Interpolations.jl Discrete CDF to PDF

Say we have discrete CDF values (percentiles from the field for one metric) such as

percentile 1 => 1.4

percentile 10 => 10.3

percentile 50 => 50.3

percentile 80 => 70.3

percentile 100 => 90.3

I am construction a CDF using linear interpolation such as

``````percentile_values = [
[0.0, 0.01, 0.1,
1.0, 2.0, 3.0, 4.0, 5.0, 6.0, 7.0, 8.0, 9.0,
10.0, 20.0, 30.0, 40.0, 50.0, 60.0, 70.0, 80.0,
90.0, 91.0, 92.0, 93.0, 94.0, 95.0, 96.0, 97.0, 98.0, 99.0,
99.9, 99.99, 100.0]

using Interpolations
Xs = [...] # same length as percentile_values

nodes = (percentile_values,)
itp = interpolate(nodes, Xs, Gridded(Linear()))
``````

Questions:

1. Can i generate PDF from this interpolated function using differentiation ? If so can you help me with sample code ?
2. I have attached standalone sample code that describes my current process ( code uses quantiles [0,1] instead of percentiles [0,100] just to adhere to CDF rules), can you suggest more robust process to convert information from CDF to PDF ?
3. Can you provide suggestions an comments on the current method used by me using `Spline1D` ?

``````using Dierckx
using Interpolations
using ImageFiltering

import Plots
import StatsPlots
using Plots.PlotMeasures
Plots.gr()
Plots.theme(:ggplot2)

# sample input
q_values = [ 0.0, 0.0001, 0.001,
0.01, 0.02, 0.03, 0.04, 0.05, 0.06, 0.07, 0.08, 0.09,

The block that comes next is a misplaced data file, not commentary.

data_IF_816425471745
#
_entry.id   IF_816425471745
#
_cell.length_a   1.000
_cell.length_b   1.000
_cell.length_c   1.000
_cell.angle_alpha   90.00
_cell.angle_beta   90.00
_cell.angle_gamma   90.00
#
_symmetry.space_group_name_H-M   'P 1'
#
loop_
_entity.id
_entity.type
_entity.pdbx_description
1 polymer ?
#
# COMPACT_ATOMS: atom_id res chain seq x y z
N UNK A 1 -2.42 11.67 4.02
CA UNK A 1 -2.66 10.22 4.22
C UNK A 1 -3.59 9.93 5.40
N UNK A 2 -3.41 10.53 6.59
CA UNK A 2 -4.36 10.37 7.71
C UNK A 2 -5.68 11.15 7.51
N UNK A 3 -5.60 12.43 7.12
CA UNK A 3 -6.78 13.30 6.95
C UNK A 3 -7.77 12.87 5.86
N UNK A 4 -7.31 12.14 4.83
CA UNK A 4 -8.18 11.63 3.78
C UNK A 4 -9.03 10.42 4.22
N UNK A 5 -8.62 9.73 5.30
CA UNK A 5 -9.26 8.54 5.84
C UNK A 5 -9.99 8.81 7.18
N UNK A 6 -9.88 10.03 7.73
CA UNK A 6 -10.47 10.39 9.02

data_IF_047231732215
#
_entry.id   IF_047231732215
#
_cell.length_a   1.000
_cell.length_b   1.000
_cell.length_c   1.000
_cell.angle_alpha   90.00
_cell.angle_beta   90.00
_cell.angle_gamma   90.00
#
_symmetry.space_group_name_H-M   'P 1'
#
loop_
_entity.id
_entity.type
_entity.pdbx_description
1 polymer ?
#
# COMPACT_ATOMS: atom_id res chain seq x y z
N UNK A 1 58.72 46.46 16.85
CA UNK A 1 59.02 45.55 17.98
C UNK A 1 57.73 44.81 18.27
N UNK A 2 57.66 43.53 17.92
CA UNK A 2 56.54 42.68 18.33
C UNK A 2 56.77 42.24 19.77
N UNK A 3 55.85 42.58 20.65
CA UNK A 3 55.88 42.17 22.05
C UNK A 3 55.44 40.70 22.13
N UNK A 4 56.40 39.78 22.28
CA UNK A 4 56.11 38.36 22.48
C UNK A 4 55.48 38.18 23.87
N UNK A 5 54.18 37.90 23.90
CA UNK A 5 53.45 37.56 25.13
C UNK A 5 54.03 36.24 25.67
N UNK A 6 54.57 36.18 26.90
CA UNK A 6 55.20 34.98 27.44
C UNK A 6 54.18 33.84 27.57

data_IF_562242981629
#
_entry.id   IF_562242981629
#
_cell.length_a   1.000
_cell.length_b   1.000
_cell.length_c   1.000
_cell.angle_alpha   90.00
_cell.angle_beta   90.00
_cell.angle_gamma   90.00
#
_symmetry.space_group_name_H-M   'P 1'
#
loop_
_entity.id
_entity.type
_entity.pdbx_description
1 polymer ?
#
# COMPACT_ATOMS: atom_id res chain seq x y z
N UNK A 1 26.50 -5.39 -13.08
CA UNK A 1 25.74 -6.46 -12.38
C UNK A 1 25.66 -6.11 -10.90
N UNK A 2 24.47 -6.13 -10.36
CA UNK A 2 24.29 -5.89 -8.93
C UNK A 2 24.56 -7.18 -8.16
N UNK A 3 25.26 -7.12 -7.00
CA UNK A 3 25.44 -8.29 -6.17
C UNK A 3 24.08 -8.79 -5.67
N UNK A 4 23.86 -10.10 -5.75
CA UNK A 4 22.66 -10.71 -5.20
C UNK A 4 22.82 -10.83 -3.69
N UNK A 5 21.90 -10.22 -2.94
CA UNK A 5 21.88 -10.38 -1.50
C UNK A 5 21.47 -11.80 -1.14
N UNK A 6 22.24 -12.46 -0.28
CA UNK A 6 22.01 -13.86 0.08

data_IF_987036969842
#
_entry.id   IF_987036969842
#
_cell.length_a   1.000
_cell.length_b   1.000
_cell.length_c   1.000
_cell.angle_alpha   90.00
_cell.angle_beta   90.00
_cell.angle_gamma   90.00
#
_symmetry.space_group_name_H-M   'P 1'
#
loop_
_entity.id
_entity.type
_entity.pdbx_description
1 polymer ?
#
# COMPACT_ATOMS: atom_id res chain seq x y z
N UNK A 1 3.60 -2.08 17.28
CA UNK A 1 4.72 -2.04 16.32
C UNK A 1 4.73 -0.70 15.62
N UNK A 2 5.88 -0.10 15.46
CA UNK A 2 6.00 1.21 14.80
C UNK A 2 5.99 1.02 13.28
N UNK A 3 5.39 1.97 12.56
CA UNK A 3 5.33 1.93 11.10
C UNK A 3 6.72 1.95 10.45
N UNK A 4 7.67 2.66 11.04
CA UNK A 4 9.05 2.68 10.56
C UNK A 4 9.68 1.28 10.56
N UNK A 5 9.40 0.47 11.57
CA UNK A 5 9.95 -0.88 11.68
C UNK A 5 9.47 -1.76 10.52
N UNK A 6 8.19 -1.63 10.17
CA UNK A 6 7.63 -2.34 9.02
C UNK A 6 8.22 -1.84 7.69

0.1, 0.2, 0.3, 0.4, 0.5, 0.6, 0.7, 0.8, 0.9,
0.91, 0.92, 0.93, 0.94, 0.95, 0.96, 0.97, 0.98, 0.99,
0.999, 0.9999, 1.0 ]

feature_values = [ 9.0, 12.0, 14.0,
23.0, 28.0, 31.0, 33.0, 36.0, 38.0, 39.0, 41.0, 43.0,
45.0, 58.0, 70.0, 80.0, 87.0, 91.0, 94.0, 95.0, 97.0,
97.0, 97.0, 97.0, 97.0, 97.0, 97.0, 98.0, 98.0, 98.0,
99.0, 99.0, 100.0 ]

# TODO task: Generate PDF from discrete quantiles (also called discrete CDF)
p1 = Plots.scatter(feature_values, q_values, markersize=1.75, color="black", label="33 quantile data points")

Plots.plot!(p1, feature_values, q_values, label="method.0) simple CDF",
title = "input discrete CDF of feature value", color=:green, linewidth=2,
ylabel="Cumulative Density [or Quantile]",
xlim=(-5,105), xlabel="Feature value ∈ [0,100]",
border=nothing
)

# using Spline1D
# interpolate function mapping quantiles -> feature values
spl = Spline1D(q_values, feature_values, k=1, bc="extrapolate")
sample_cdf_q_values1 = [rand() for p in 1:25000]
pdf_of_feature_values1 = [evaluate(spl, p) for p in sample_cdf_q_values1]

p2 = Plots.density(pdf_of_feature_values1,
title = "generated PDF of feature value", color=:green, linewidth=2, label="method.0) using Spline1D",
ylabel="Density",
xlim=(-5,105), xlabel="Feature value ∈ [0,100]",
border=nothing
)